Practice on an augmented reality/haptic simulator and library of virtual brains improves residents' ability to perform a ventriculostomy

Rachel Yudkowsky, Cristian Luciano, Pat Banerjee, Alan Schwartz, Ali Alaraj, G. Michael Lemole, Fady Charbel, Kelly Smith, Silvio Rizzi, Richard Byrne, Bernard Bendok, David Frim

Research output: Contribution to journalArticlepeer-review

81 Scopus citations


INTRODUCTION: Ventriculostomy is a neurosurgical procedure for providing therapeutic cerebrospinal fluid drainage. Complications may arise during repeated attempts at placing the catheter in the ventricle. We studied the impact of simulation-based practice with a library of virtual brains on neurosurgery residents' performance in simulated and live surgical ventriculostomies. METHODS: Using computed tomographic scans of actual patients, we developed a library of 15 virtual brains for the ImmersiveTouch system, a head- and hand-tracked augmented reality and haptic simulator. The virtual brains represent a range of anatomies including normal, shifted, and compressed ventricles. Neurosurgery residents participated in individual simulator practice on the library of brains including visualizing the 3-dimensional location of the catheter within the brain immediately after each insertion. Performance of participants on novel brains in the simulator and during actual surgery before and after intervention was analyzed using generalized linear mixed models. RESULTS: Simulator cannulation success rates increased after intervention, and live procedure outcomes showed improvement in the rate of successful cannulation on the first pass. However, the incidence of deeper, contralateral (simulator) and third-ventricle (live) placements increased after intervention. Residents reported that simulations were realistic and helpful in improving procedural skills such as aiming the probe, sensing the pressure change when entering the ventricle, and estimating how far the catheter should be advanced within the ventricle. CONCLUSIONS: Simulator practice with a library of virtual brains representing a range of anatomies and difficulty levels may improve performance, potentially decreasing complications due to inexpert technique.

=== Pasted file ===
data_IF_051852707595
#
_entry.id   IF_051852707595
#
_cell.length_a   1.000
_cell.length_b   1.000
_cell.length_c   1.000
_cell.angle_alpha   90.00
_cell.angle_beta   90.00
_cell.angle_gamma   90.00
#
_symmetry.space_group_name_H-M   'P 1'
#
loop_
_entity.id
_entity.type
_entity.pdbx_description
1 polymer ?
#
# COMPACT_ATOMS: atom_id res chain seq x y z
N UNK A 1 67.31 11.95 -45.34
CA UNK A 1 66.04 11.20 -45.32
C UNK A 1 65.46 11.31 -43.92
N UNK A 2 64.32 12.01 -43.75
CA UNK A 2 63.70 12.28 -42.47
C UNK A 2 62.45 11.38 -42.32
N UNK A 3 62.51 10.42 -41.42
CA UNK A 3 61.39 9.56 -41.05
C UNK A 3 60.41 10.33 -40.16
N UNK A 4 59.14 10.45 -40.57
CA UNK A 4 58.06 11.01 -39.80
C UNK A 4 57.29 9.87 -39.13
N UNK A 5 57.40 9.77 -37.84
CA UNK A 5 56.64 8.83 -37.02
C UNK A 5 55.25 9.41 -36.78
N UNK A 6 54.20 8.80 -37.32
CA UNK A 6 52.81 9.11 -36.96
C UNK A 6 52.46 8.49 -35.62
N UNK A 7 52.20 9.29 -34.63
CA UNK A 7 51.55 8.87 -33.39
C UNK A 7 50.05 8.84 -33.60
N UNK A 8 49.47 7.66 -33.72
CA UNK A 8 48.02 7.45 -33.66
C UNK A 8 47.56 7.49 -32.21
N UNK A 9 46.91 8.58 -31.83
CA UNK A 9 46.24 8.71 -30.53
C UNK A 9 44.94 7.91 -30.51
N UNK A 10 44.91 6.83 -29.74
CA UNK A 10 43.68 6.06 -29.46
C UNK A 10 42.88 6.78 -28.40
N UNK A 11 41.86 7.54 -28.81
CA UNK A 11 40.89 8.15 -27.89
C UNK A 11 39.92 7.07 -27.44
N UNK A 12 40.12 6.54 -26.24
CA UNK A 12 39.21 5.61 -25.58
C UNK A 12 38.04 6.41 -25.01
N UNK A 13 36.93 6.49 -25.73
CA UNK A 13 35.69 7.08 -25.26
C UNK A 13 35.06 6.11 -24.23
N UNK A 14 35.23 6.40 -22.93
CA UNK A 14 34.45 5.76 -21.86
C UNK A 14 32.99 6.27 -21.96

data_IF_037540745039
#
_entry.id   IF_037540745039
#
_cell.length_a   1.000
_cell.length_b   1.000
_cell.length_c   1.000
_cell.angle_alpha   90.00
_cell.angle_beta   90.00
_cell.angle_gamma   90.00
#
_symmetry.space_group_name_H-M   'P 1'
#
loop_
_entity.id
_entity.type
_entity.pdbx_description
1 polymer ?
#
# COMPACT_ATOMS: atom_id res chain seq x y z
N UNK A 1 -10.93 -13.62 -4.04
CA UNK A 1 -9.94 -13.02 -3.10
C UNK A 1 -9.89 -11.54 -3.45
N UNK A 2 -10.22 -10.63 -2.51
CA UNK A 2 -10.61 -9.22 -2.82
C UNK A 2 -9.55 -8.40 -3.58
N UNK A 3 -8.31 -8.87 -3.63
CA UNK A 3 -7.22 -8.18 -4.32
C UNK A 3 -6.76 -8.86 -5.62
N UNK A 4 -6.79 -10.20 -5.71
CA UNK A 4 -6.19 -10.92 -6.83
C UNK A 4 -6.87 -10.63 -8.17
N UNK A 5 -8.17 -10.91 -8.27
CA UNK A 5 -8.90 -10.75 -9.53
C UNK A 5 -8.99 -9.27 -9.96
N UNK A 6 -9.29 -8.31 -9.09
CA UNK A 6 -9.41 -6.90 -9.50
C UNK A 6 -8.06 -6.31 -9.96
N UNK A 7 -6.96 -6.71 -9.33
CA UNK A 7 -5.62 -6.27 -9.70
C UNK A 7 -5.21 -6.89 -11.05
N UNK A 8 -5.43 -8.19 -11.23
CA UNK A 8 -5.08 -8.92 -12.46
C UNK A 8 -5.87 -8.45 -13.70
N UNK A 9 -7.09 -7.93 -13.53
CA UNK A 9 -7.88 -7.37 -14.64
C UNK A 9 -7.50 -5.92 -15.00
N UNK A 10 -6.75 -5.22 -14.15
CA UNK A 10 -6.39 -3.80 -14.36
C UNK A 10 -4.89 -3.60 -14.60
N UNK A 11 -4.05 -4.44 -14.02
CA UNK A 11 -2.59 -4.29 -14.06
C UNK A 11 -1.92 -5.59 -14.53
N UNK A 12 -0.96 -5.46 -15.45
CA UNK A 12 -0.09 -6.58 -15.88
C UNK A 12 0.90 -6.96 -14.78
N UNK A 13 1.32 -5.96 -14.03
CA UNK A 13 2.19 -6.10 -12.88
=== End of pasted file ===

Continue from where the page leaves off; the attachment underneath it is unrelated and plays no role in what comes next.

Original languageEnglish (US)
Pages (from-to)25-31
Number of pages7
JournalSimulation in Healthcare
Issue number1
StatePublished - Feb 2013


  • Augmented reality
  • Haptics
  • Neurosurgery
  • Simulation
  • Virtual reality

ASJC Scopus subject areas

  • Epidemiology
  • Medicine (miscellaneous)
  • Education
  • Modeling and Simulation


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